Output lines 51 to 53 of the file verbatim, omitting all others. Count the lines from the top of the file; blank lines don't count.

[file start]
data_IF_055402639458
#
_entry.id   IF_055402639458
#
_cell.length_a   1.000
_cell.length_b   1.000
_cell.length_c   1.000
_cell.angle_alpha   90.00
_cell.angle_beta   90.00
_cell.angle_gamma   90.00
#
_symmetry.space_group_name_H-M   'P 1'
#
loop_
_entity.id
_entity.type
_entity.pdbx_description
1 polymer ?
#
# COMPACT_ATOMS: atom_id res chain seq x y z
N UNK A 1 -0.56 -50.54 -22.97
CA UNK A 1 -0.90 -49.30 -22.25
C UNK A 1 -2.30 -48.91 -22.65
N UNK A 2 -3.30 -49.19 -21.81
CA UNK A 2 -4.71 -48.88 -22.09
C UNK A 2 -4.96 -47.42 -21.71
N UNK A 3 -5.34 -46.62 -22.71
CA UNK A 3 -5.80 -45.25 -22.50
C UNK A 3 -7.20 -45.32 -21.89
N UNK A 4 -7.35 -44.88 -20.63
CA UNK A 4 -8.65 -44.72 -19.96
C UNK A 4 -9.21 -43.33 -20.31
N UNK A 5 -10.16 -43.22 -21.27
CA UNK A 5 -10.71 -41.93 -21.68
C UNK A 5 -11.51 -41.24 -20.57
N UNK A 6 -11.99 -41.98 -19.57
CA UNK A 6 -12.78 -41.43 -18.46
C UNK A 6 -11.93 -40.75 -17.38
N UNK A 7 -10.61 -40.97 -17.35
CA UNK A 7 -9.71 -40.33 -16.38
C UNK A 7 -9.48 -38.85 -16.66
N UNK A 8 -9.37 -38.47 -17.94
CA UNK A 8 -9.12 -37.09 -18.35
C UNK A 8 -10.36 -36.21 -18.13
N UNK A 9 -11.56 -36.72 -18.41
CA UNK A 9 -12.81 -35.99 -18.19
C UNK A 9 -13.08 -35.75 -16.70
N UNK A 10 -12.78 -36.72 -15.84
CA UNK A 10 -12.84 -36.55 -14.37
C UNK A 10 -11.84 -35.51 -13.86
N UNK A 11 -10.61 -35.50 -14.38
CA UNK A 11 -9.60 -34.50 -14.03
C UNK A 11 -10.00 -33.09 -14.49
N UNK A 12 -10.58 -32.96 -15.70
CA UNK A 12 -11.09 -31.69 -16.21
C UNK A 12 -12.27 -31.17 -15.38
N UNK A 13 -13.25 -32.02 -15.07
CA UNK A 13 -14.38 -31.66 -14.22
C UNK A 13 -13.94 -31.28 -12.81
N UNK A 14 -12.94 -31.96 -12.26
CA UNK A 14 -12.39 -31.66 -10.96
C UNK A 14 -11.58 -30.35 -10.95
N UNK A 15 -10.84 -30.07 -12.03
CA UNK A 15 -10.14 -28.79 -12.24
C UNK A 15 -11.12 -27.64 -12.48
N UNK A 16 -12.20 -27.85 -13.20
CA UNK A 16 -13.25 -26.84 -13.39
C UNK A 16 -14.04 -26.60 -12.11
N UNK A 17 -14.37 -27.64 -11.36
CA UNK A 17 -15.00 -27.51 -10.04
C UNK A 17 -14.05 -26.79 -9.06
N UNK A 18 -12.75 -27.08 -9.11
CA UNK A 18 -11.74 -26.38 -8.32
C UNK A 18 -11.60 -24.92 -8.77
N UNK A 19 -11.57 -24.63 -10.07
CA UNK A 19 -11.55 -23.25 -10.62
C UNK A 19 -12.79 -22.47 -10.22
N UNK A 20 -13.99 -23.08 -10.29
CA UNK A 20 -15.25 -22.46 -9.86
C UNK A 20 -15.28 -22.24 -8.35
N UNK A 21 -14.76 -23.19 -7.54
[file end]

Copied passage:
N UNK A 11 -10.61 -35.50 -14.38
CA UNK A 11 -9.60 -34.50 -14.03
C UNK A 11 -10.00 -33.09 -14.49